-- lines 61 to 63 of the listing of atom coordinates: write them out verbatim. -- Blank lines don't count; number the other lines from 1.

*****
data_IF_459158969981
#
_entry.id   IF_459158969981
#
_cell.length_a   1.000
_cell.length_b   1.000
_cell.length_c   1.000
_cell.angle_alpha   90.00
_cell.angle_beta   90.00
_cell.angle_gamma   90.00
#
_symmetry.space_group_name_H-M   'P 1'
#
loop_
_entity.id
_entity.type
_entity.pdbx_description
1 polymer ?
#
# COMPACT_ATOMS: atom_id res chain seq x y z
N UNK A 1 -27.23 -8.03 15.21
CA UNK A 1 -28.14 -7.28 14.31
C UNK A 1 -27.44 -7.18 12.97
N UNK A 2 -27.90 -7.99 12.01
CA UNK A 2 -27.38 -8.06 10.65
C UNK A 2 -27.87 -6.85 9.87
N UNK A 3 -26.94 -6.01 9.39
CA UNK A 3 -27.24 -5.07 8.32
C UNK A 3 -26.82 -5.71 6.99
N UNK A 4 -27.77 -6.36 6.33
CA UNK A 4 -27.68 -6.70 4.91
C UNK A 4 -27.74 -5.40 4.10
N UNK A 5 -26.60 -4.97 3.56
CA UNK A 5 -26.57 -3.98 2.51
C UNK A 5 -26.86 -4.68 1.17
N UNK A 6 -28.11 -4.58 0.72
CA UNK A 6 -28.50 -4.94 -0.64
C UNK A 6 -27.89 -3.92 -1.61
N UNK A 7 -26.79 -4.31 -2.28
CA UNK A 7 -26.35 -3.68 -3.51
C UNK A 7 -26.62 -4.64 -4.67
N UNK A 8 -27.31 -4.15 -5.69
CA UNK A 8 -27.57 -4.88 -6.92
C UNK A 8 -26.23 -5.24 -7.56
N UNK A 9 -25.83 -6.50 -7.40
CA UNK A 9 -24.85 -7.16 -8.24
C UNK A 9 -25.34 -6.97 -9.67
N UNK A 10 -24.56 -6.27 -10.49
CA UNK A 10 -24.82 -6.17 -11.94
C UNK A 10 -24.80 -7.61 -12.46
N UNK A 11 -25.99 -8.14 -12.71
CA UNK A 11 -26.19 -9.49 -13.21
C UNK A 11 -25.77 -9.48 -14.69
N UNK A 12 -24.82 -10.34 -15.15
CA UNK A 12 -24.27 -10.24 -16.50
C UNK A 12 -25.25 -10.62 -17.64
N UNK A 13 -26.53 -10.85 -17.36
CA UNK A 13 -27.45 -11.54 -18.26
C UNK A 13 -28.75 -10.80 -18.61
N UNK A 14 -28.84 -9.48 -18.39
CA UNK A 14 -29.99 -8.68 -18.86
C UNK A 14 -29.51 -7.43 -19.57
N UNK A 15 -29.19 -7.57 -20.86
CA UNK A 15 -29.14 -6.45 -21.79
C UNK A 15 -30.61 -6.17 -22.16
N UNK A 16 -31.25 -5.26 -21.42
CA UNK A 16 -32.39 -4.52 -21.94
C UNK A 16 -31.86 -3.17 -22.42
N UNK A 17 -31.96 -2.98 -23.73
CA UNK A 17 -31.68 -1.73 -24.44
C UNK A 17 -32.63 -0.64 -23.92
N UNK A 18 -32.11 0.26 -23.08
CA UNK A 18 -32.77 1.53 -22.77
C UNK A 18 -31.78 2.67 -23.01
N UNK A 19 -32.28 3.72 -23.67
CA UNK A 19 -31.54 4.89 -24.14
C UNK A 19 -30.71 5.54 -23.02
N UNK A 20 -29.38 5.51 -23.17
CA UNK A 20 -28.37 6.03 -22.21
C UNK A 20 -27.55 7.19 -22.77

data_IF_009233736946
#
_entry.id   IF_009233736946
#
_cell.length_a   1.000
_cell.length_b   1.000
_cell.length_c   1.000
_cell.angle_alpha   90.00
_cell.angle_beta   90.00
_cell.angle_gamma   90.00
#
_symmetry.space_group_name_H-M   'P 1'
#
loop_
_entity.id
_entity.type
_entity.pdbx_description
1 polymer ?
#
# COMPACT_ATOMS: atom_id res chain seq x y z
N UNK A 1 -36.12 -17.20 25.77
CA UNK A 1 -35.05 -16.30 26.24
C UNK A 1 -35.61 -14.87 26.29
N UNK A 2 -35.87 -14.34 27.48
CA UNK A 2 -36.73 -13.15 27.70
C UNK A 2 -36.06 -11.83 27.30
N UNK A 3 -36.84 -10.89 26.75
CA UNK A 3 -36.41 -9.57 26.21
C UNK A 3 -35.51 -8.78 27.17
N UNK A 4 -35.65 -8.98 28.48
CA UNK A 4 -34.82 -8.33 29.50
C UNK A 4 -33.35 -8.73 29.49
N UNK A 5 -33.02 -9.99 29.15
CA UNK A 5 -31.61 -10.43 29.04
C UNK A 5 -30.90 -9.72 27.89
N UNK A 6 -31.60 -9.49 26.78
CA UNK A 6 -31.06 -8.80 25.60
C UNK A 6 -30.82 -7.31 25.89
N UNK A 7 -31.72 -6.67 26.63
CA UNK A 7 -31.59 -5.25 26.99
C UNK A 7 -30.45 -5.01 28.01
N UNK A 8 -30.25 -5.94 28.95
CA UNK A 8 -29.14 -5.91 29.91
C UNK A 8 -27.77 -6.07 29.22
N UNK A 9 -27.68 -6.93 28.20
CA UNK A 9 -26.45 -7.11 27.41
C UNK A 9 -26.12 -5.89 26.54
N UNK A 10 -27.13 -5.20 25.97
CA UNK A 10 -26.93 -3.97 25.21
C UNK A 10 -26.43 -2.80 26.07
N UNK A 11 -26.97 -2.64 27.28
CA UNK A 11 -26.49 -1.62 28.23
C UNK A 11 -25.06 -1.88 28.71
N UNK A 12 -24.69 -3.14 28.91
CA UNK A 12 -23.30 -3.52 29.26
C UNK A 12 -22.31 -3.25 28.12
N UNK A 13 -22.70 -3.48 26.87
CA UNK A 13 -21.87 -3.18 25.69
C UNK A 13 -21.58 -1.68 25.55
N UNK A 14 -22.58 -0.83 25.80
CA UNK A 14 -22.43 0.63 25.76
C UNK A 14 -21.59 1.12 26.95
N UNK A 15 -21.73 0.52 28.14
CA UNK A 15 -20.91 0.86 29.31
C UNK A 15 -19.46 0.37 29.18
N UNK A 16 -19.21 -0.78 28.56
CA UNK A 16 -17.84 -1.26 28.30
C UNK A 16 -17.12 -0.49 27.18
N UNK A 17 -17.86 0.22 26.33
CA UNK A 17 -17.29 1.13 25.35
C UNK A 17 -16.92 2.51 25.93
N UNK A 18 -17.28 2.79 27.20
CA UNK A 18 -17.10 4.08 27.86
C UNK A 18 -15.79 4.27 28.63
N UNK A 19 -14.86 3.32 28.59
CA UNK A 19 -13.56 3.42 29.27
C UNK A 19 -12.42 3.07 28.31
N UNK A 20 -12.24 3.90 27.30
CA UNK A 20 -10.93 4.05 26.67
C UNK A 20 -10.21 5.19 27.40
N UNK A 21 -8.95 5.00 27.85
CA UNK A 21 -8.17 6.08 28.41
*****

CA UNK A 14 -29.99 -8.68 -18.86
C UNK A 14 -29.51 -7.43 -19.57
N UNK A 15 -29.19 -7.57 -20.86